Therapy and men’s work can be an extremely valuable investment, but to quote Childish Gambino in Atlanta, “Poor people don’t have time to make investments. They are too busy working to not be poor.”
We are not going to fix society from the top down or by any method that charges over $100 dollars an hour. It amazes me how many wise men and women with backgrounds in Jungian psychology, storytelling, and myth have so much to offer but do not seem to understand how out of reach much of it is for so many. There is plenty available that is free but anything that actually involves the chance to interact with other men in person is almost always prohibitively expensive.
Now that zoom exists and people can watch a conference online is there any real justification for charging hundreds of dollars? For much of the last several hundred years even the stories of the poor have been told by the rich.
With that said, I just wanted to say thank you for making your substack open and available to all. Even though you say you like to, you are one of the few people I don’t feel the need to fight.
Inspired. Love this: “The true warrior is the one who is willing, if need be, to die. Courage and not violence defines him.”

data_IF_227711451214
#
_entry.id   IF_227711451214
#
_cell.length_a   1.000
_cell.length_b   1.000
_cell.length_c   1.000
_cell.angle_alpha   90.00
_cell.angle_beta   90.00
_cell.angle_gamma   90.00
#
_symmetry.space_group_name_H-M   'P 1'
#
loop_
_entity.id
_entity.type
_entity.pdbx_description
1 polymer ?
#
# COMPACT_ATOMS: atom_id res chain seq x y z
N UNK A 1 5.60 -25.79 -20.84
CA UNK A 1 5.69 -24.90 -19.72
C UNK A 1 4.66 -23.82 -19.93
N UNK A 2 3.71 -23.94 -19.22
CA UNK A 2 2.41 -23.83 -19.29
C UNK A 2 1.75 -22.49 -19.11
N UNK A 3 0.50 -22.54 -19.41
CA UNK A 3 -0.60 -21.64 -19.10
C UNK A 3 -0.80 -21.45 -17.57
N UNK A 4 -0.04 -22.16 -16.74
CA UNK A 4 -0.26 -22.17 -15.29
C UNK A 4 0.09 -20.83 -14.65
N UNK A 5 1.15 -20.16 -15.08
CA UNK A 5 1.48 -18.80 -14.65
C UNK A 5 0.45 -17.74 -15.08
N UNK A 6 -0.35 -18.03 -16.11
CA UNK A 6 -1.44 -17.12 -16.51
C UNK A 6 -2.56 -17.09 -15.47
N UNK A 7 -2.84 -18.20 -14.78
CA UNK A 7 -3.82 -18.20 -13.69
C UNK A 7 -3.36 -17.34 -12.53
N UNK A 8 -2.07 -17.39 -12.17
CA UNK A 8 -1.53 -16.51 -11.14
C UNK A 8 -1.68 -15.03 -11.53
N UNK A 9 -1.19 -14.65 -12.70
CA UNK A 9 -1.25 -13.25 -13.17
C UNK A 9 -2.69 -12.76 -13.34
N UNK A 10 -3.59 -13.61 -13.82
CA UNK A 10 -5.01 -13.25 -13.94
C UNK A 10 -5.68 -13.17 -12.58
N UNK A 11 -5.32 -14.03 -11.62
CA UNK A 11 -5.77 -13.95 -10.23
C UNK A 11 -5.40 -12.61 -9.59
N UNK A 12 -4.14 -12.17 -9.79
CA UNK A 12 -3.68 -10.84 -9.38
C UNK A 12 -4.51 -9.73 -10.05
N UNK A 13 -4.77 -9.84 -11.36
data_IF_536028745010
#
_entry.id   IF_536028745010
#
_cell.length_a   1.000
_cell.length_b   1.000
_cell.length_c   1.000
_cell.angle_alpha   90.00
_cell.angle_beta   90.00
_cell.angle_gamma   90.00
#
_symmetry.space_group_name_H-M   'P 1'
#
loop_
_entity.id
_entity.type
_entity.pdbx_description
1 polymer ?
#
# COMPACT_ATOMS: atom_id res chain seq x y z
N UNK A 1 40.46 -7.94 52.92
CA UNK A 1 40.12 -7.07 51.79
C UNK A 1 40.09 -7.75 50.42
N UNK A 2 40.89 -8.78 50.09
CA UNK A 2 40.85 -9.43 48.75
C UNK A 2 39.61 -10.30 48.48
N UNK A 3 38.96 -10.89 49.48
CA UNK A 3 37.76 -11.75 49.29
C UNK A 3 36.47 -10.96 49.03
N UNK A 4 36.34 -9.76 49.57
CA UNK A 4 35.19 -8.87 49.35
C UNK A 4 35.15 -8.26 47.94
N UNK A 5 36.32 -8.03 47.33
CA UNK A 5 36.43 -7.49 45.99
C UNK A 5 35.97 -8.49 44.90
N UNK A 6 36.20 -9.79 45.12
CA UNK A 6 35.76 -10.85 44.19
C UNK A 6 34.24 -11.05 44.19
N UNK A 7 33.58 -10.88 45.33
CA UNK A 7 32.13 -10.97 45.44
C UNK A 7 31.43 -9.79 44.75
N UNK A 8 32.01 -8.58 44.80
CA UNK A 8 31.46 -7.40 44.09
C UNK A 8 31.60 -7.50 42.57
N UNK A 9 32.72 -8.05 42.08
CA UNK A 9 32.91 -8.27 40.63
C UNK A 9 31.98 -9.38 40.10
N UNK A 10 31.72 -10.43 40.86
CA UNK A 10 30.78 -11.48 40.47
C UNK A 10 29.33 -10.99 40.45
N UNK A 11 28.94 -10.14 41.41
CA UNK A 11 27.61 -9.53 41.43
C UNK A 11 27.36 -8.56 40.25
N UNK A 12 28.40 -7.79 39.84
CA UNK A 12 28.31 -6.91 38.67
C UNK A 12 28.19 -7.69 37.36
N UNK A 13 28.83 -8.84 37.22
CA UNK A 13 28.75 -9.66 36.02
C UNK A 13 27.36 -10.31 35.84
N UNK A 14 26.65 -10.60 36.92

Oh my dear Charles, this brought tears to my eyes to read. Yes, I grew up with 4 brothers and have numerous nephews, and I know that physical fighting when done lovingly, is essential! I used to love to wrestle, my brothers taught me how, but I dated a man who had been a wrestler and he could not understand that pinning me and holding me down helpless simply caused me to panic and triggered PTSD (from long term abuse). I tried to explain that I loved the physicality of being strong; I wanted to wrestle with him just to let my body be strong, and feel the joy of testing my muscles against his. But he could not escape the competitiveness he learned in wrestling, so for him, it was all about immobilizing me. I love physical men and it has saddened me how we have taken the idea that physical fighting = toxic masculinity. I will repost this on all my social media and thank you for sharing! Thank you for fighting! Thank you for taking a stand, thank you for healing yourself and taking us along with you!